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RE: artsednet digest: April 05, 2002


From: Martha Ulakovits (MSQU_at_TeacherArtExchange)
Date: Sat Apr 06 2002 - 06:09:03 PST

  I have not had a parent advisory committee but I have had volunteers that
worked with me over the years. I can tell you though, that my sister, a band
director at a prominent high school, has what they call booster parents. We
have talked many times over the years about what a pain it is. Sure they
help out and they raise money and it does extend the influence of her
department, but it definitely has it's downside. Just form observation, I
would say most of the problems she has is in dealing with the booster
parents. They want to run her program. They have strongly voiced their
opinions on various subjects including but not limited to: how the money
raised would best benefit the band program, what the uniforms should look
like, who should be in what position, who should be allowed to participate
in what event, what music should be played for what event,etc. All of these
issues are decisions the band director and assistant should make, not
parents. Parent have often gotten argumentative with my sister, her
assistant and/or each other. They have made threats and gone over her head
many times. I am not talking about one group of malcontents. I am talking
about a pattern that exists over the years. Fortunately her principal always
backed her up, but who needs the hassle? They save her time and help her out
in many ways but sometimes they consume her time too. She has to manage the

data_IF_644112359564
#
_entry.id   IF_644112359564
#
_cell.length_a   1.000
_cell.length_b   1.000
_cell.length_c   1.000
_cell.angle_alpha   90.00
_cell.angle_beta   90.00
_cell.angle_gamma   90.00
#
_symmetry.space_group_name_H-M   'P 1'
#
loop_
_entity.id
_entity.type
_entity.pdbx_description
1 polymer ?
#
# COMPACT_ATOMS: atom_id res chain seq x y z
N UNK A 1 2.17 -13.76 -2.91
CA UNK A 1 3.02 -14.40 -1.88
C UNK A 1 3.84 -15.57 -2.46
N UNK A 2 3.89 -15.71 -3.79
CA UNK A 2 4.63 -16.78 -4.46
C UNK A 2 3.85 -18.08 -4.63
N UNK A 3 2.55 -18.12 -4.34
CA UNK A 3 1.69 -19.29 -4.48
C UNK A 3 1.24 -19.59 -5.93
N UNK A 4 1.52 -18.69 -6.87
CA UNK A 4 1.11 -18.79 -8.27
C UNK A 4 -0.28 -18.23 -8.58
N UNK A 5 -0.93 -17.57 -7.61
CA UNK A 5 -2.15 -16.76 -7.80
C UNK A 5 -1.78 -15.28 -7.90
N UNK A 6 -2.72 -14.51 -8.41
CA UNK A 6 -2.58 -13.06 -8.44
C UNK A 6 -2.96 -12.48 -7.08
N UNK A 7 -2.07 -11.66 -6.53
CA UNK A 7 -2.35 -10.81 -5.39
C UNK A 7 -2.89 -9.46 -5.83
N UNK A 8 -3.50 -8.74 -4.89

students and them.
  My experience is limited to a few volunteers. Some volunteers have been
very helpful and follow my lead, others have tried to take the lead away
from me and made decisions on their own that became embarrassing. I have no
aid or assistant assigned to me at all and currently I have no volunteer. I
chose not to ask for volunteers on a regular basis this year because of past
experiences. The pto meddles enough. I have had to struggle with them to
maintain the integrity of my art program and I have made a few enemies in
doing so.
   I think it is a trade off any way you look at it. You might try it for a
short period of time. Nothing is set in stone (unless you do it for three
consecutive years, ha, ha.)If it turns out to be more trouble that it is
worth then pare it down until it doesn't exist.
Martha Ulakovits

Subject: Re: artsednet digest: April 04, 2002
Date: Fri, 05 Apr 2002 06:20:37 -0600 (CST)
X-Message-Number: 1

Dear everyone,

I am trying to create a situation in which I will have parent volunteers in
classroom -- my hope is that they will help with art exhibits in the
hands-on mentoring with the students, organization of student art files/
portfolios, web design of art exhibits, or even after school programs which
I am
trying to organize (either before or after school). It is a middle class
district with an appalling lack of resources for teacher support and student